SKID ROW by James Ferraro
Genre: Alternative R&B, Electronic
Favorite Tracks: “Pollution,” “Million Dollar Man,” “Skid Row,” “To Live and Die In LA,” “Doctor Hollywood”
Back again with his third installment of the year, James Ferraro drags us down the streets of LA with the proto-apocalyptic jams of SKID ROW. With over 30 eclectic releases under his belt (most notably the foundational 2011 vaporwave classic FAR SIDE VIRTUAL), Ferraro has parted from the irony and pastiche that peppered his previous efforts in favor of a bleaker sound over the past few years of work. Yet, there remained something lacking on his 2013 LP, NYC HELL 3:00 AM, something that thankfully was given breath to on SKID ROW. Although Ferraro’s trajectory over the past couple years has been relatively consistent, he embraces his voice to a satisfying new degree. In combination with instrumentals that manage to stay fresh throughout the record, SKID ROW proves to be a magnum opus among his efforts from the past three years that have attempted to pinpoint this bleak but hypnotically enjoyable sound.
Influenced by his experiences living in Los Angeles, Ferraro trudges through the advertisements, TV dramas, police scanners, sirens, and televised news media soundbites reporting on crime, fires, and Rodney King. The opener “Burning Prius (For the World)” sets the stage for the synthesized, hyperreal sociality that is Los Angeles. Two automated voices acknowledge the conditions of the situation in LA: gated communities, mass surveillance, suburban sprawl, inescapable pollution, and environmental destruction. The two voices act out a fragmented version of the cognitive dissonance found writhing in LA’s subjects through a conversation over traffic, customer service, and a latte. As the interaction ends, local media samples run – now actual human voices, but are they really? Juxtaposed with the previous section, these sampled newsreels are effectively shaded as agents of a mass spectacle. The former being one’s interactions with the “screens” that have become our interface with life in the postmodern, and the latter illustrating the all-pervasive hegemony of a hyper-america. The meat of the LP tends to play off this thesis – one of interaction, collapse, excess, and a hazy bliss.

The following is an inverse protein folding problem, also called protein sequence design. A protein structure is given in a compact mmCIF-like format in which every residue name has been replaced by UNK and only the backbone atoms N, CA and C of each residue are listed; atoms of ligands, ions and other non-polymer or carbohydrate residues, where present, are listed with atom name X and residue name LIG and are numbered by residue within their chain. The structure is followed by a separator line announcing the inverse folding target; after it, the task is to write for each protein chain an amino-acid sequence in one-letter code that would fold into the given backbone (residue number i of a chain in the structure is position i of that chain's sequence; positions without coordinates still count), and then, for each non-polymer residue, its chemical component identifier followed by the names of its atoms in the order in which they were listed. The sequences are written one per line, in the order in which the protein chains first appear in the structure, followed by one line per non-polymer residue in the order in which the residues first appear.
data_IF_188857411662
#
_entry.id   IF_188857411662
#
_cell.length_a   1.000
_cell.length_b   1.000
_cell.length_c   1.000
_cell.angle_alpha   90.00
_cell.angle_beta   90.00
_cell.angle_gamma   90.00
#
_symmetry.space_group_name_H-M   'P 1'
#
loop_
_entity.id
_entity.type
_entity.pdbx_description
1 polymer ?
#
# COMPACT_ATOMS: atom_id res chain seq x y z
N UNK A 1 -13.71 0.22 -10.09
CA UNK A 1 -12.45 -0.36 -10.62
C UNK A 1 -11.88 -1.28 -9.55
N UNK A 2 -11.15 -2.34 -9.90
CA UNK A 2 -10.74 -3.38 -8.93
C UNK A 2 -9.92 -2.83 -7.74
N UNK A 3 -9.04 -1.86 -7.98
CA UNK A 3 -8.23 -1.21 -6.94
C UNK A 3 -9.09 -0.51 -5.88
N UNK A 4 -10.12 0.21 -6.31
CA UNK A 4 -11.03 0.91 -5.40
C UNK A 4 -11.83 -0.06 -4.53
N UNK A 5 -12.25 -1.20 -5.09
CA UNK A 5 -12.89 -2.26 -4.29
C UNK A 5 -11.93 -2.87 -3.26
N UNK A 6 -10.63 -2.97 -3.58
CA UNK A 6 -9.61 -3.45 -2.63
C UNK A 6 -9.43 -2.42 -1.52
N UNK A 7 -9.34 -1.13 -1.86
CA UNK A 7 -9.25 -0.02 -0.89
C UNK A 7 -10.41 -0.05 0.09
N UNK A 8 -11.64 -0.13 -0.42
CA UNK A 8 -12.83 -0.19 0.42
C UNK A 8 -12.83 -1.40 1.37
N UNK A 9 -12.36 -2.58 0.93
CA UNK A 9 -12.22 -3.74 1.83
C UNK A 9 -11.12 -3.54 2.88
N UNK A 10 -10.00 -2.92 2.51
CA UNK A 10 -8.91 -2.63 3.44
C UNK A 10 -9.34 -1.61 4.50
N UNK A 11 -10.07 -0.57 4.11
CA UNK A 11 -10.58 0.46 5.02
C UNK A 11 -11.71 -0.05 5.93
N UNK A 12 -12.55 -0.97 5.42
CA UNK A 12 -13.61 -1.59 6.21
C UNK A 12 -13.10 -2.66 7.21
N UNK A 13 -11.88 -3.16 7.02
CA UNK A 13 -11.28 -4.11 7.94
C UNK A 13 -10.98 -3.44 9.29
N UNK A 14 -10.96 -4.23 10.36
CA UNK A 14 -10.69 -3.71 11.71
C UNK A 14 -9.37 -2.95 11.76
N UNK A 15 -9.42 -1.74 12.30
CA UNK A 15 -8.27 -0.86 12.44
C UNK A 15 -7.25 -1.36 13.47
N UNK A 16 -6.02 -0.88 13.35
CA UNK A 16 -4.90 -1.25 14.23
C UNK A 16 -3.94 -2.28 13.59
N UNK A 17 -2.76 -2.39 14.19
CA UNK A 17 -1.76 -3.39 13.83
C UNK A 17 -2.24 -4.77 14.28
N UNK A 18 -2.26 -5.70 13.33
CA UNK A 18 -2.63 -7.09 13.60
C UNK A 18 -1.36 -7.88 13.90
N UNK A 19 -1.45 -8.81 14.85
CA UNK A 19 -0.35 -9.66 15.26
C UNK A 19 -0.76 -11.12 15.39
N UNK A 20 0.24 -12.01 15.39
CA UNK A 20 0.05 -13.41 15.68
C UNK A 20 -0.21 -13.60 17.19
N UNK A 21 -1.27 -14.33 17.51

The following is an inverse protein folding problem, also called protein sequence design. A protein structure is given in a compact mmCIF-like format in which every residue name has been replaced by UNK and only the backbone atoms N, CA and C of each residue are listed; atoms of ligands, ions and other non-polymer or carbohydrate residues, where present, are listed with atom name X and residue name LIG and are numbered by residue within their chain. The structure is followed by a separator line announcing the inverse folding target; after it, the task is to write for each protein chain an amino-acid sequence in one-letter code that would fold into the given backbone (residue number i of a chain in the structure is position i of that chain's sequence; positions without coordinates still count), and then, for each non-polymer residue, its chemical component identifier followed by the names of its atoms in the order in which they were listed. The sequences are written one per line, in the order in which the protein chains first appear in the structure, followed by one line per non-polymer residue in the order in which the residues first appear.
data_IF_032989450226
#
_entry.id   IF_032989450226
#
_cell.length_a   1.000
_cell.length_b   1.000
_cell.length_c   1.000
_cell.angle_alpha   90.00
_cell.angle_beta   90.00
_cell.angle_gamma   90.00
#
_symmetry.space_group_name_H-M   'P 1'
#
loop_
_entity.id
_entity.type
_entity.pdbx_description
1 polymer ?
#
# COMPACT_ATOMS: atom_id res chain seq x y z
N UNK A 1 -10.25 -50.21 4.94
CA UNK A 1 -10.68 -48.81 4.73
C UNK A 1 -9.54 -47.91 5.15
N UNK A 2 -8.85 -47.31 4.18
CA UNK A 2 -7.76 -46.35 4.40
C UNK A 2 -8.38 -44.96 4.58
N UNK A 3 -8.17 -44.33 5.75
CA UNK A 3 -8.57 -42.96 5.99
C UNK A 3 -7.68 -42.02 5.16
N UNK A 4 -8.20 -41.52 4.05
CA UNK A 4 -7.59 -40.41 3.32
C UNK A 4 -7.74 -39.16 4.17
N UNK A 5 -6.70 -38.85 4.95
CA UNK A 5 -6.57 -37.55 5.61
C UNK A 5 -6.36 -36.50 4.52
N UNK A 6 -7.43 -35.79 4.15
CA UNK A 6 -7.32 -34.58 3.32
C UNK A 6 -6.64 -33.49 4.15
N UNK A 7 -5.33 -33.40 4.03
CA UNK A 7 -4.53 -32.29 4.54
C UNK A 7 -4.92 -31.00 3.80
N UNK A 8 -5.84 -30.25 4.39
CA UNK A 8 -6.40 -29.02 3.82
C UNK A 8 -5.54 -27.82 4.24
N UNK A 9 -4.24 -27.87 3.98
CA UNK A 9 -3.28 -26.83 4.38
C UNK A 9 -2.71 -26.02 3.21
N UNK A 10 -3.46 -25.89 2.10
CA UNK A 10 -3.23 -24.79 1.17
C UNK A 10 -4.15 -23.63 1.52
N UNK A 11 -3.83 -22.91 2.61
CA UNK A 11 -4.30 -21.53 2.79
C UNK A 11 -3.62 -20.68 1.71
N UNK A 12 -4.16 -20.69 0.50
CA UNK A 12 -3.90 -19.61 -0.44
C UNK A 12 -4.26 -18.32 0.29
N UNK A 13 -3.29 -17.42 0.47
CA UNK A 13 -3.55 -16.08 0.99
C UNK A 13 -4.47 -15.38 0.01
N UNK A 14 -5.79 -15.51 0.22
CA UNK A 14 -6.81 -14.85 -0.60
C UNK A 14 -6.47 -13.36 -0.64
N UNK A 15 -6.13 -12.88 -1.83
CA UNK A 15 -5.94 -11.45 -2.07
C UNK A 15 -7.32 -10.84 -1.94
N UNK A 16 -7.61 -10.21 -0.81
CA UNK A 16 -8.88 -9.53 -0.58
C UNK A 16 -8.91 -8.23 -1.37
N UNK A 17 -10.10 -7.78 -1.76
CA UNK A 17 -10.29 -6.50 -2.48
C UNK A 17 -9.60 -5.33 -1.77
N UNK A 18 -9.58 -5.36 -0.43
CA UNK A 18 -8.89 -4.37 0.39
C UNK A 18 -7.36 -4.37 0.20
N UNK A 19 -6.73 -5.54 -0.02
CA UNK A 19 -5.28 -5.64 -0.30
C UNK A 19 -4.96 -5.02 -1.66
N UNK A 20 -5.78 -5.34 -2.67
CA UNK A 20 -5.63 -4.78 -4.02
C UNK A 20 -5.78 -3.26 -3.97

SKID ROW launches into a smoggy and hypnogogic middle ground between beats and synthesized soft rock. Ferraro’s lyricism throughout depicts the plasticine reality of Los Angeles, as if written by one who can see, from the outside, the whole of the overarching economic structure and layering social conventions that are contributing to the collapse of a city eating itself alive. The mere modern relevance of the sampling and media-bursts that occur throughout the LP that pertain to a Los Angeles that existed twenty years ago only goes to show what kind of a rut LA has dug itself into. Not to mention that it’s decked with some of the most intense stratification in the world, with pockets of unfathomable wealth bordering abysmal poverty; LA is sinking deeper in its own excrement, while at the same time piling on more and more excesses. Pseudo-prophetically, Ferraro hopelessly warns of an apocalypse that is happening in slow-motion before our very eyes. This most prominently shines through on SKID ROW’s core tracks “Million Dollar Man,” “Thrash & Escalate,” “Skid Row,” the eight minute-long “To Live and Die in LA,” and “Rhinestones”.
Utilized throughout Ferraro’s career, the theme of a synthesized high-life – hyper-secure, but juxtaposed with hyper-violence – reaches a satisfying tangibility on SKID ROW. The aesthetics of the LP quite literally sound like they were ripped out of the dreams (and nightmares) of some poor child in a coma spanning the early 90s at Cedars-Sinai, whose only outside influence was the sound of a television stuck on the local 24-hour news on one side, and a radio that flickered between rock and top 40s on the other. The resulting amalgam is Ferraro’s unshakeable synthesis of soft-rock, R&B, and sound collage. Through this, SKID ROW shines in its consistency. It is an album that could only be made in 2015 under the current social, economic, and environmental spiral, and simultaneously manages to effectively comment on all of these aspects, bearing the full weight of the reality inherent, and for that I thank James.